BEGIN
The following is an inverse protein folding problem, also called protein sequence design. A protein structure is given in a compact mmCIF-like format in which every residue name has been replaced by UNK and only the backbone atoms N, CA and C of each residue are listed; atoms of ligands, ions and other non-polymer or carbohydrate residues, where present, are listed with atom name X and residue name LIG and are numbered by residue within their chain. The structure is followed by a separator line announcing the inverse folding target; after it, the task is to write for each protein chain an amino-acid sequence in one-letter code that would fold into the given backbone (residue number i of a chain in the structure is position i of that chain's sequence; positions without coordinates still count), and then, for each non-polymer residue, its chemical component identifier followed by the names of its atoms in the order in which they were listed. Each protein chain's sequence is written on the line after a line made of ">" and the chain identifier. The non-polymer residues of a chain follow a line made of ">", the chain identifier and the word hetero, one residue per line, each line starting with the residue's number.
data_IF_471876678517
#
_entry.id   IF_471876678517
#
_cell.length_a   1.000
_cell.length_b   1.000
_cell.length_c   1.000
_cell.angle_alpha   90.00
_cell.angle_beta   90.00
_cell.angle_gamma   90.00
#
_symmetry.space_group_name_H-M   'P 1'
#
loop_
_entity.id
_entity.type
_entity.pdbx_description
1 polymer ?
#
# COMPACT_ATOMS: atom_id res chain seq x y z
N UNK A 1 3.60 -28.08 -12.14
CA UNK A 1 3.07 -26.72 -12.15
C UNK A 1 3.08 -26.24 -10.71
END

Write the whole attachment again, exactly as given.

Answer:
The following is an inverse protein folding problem, also called protein sequence design. A protein structure is given in a compact mmCIF-like format in which every residue name has been replaced by UNK and only the backbone atoms N, CA and C of each residue are listed; atoms of ligands, ions and other non-polymer or carbohydrate residues, where present, are listed with atom name X and residue name LIG and are numbered by residue within their chain. The structure is followed by a separator line announcing the inverse folding target; after it, the task is to write for each protein chain an amino-acid sequence in one-letter code that would fold into the given backbone (residue number i of a chain in the structure is position i of that chain's sequence; positions without coordinates still count), and then, for each non-polymer residue, its chemical component identifier followed by the names of its atoms in the order in which they were listed. Each protein chain's sequence is written on the line after a line made of ">" and the chain identifier. The non-polymer residues of a chain follow a line made of ">", the chain identifier and the word hetero, one residue per line, each line starting with the residue's number.
data_IF_471876678517
#
_entry.id   IF_471876678517
#
_cell.length_a   1.000
_cell.length_b   1.000
_cell.length_c   1.000
_cell.angle_alpha   90.00
_cell.angle_beta   90.00
_cell.angle_gamma   90.00
#
_symmetry.space_group_name_H-M   'P 1'
#
loop_
_entity.id
_entity.type
_entity.pdbx_description
1 polymer ?
#
# COMPACT_ATOMS: atom_id res chain seq x y z
N UNK A 1 3.60 -28.08 -12.14
CA UNK A 1 3.07 -26.72 -12.15
C UNK A 1 3.08 -26.24 -10.71